Children’s health-related quality of life was assessed through the Child Health Questionnaire–Parent Form-50Reference Langraf, Abetz and Ware 50 (50 items).
School absence was assessed through the Rotterdam Quality of Life interview.Reference Utens and Dulfer 45
Children’s enjoyment of physical activity was assessed through an adjusted version of the Groningen Enjoyment QuestionnaireReference Stevens, Moget, de Greef, Lemmink and Rispens 51 , Reference Dulfer, Duppen and Blom 52 (10 items) which was completed by parents and teachers. The sentencing of the Groningen Enjoyment Questionnaire items was adjusted to enable parents and teachers to fill out the questionnaire (e.g., “This child likes being physically active” instead of “I like being physically active”). In addition to the Groningen Enjoyment Questionnaire, children themselves were asked to answer two questions indicating their enjoyment of physical activity and how often per week they engage in physical activity.
Parental and family outcomes
Parental mental health was the primary parental outcome and was assessed through the Symptom Checklist-90-RevisedReference Arrindell and Ettema 53 (90 items), which measures symptom severity of mental health problems.
Excessiveness and uncontrollability of parental worry were assessed through the Penn State Worry QuestionnaireReference Meyer, Miller, Metzger and Borkovec 54 , Reference Van der Heiden, Muris, Bos and Van der Molen 55 (16 items).
Parenting stress was assessed through the short version of the Nijmeegse Ouderlijke Stress IndexReference De Brock, Vermulst, Gerris and Abidin 56 (25 items) and the Distress Thermometer-PReference Haverman, van Oers and Limperg 57 (42 items).
Parents’ health-related quality of life was assessed through the Short-form (36) Health SurveyReference Aaronson, Muller and Cohen 58 (36 items).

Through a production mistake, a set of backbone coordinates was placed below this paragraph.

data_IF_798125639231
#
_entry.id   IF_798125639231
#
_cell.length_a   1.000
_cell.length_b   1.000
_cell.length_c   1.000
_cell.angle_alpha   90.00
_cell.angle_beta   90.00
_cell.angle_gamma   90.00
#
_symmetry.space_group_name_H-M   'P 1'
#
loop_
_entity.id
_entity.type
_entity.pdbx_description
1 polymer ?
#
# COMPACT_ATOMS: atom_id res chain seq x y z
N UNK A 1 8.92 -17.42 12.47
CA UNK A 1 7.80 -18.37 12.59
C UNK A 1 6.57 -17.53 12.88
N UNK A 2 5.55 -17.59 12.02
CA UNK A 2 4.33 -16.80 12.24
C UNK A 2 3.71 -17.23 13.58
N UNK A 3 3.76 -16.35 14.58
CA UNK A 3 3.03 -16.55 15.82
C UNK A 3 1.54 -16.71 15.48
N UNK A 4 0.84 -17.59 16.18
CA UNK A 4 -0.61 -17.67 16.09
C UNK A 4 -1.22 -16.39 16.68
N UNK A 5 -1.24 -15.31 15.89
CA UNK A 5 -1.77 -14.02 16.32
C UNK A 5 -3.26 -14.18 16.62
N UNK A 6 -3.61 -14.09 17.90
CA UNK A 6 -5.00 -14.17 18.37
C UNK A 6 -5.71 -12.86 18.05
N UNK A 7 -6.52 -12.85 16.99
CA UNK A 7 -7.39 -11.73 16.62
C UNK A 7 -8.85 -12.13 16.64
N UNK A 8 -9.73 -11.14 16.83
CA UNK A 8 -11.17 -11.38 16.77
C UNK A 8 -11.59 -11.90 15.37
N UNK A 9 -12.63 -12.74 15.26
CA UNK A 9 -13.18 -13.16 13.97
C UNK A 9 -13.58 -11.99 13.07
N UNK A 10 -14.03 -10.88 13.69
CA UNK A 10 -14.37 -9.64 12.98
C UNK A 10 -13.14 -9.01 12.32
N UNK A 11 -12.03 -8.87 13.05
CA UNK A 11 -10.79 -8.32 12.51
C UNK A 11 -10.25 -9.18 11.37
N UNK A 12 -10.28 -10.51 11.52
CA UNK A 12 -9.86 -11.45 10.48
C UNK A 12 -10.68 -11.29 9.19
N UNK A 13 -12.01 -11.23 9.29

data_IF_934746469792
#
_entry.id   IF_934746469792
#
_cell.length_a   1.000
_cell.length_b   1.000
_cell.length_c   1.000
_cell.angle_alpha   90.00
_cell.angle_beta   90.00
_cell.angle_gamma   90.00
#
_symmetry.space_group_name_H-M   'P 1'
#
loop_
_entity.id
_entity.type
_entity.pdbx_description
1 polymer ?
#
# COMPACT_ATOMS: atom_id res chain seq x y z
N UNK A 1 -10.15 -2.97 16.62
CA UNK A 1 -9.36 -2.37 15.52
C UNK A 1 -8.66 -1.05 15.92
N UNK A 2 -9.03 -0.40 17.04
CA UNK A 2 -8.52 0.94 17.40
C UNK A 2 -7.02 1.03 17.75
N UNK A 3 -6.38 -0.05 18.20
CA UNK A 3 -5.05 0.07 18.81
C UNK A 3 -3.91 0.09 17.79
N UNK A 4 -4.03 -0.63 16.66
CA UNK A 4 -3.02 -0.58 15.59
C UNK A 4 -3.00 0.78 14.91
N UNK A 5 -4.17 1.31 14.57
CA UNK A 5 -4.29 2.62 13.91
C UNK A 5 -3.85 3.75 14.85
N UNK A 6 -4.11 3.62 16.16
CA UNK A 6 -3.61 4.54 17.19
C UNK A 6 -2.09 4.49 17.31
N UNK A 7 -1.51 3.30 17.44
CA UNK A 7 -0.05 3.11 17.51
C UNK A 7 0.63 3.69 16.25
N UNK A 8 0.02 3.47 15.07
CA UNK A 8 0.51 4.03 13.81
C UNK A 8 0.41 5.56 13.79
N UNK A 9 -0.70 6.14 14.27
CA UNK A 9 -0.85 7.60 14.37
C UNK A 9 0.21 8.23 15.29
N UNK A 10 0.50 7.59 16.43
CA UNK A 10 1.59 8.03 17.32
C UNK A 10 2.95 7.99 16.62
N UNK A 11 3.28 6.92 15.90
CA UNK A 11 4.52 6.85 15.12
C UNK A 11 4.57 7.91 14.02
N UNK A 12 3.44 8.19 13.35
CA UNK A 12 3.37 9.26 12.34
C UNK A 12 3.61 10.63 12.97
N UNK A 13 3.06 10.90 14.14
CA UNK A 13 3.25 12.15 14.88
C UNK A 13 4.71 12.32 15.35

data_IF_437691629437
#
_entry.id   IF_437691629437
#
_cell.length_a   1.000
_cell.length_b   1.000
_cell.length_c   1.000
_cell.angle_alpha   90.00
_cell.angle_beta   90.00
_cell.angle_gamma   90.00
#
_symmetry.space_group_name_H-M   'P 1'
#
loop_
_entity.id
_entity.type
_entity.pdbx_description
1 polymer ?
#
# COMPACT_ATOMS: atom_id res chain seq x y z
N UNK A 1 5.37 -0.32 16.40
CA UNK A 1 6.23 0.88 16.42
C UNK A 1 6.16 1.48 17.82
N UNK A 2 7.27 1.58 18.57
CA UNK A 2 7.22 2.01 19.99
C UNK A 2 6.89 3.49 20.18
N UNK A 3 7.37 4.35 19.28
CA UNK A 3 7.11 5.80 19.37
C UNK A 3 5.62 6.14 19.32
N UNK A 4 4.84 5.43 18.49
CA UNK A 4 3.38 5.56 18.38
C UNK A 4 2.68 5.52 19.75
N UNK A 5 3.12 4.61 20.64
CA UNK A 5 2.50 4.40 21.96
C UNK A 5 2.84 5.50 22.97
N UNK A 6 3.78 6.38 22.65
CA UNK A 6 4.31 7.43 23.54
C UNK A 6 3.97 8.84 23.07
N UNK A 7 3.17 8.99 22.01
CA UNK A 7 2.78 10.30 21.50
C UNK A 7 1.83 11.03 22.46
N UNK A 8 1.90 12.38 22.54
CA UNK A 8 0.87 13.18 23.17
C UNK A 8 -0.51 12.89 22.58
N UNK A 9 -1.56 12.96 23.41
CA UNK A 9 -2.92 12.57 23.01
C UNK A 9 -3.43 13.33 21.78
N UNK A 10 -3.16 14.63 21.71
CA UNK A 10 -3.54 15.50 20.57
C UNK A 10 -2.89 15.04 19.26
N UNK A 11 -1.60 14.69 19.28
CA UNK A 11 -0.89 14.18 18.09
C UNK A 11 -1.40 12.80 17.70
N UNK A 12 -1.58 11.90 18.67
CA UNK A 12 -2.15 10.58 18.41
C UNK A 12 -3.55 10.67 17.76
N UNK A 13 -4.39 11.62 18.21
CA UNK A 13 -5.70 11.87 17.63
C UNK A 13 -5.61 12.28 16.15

Family functioning was assessed through the general functioning subscale of the Family Assessment DeviceReference Epstein, Baldwin and Bishop 59 (12 items).
Program satisfaction was assessed through a social validity questionnaire that parents completed 2 weeks after CHIP-Family and at 6-month follow-up.
Differences in baseline participant characteristics between the CHIP-Family and the care-as-usual groups were examined using t-tests, chi-square tests, and Fisher’s exact tests, where appropriate.
To determine the effectiveness of the CHIP-Family intervention, we compared the differences in change in parent- and child-reported outcomes over time between the CHIP-Family and care-as-usual group using generalised estimating equations.Reference Zeger, Liang and Albert 61 The generalised estimating equation analysis accounts for the dependency between repeated observations and accommodates missing values.Reference Twisk 62 The analyses were performed on an intention-to-treat basis. Patients were included in an analysis if an outcome was available at one or both assessment moments. For each outcome, we conducted separate generalised estimating equation analyses. The interaction between time and group (i.e., CHIP-Family versus care as usual) was examined as the test of effectiveness of CHIP-Family. We selected a normal distribution and an identity link function for the majority of outcomes. The Symptom Checklist-90-Revised total score, Distress Thermometer-P total score, Short Form-36 physical component score, pleasure in sports reported by children, and sports participation per week were not normally distributed. Therefore, for these outcomes a gamma distribution with log link function was used.
Teacher-reported outcomes were only assessed at follow-up. We used t-tests to compare the difference in teacher-reported continuous outcomes between the CHIP-Family and care-as-usual group. Because the majority of children had not been absent from school the past month, school absence was dichotomised into 0 days absent and ≥1 day absent and presented as percentage. To compare the difference in school absence between the CHIP-Family and care-as-usual group, chi-square tests were applied.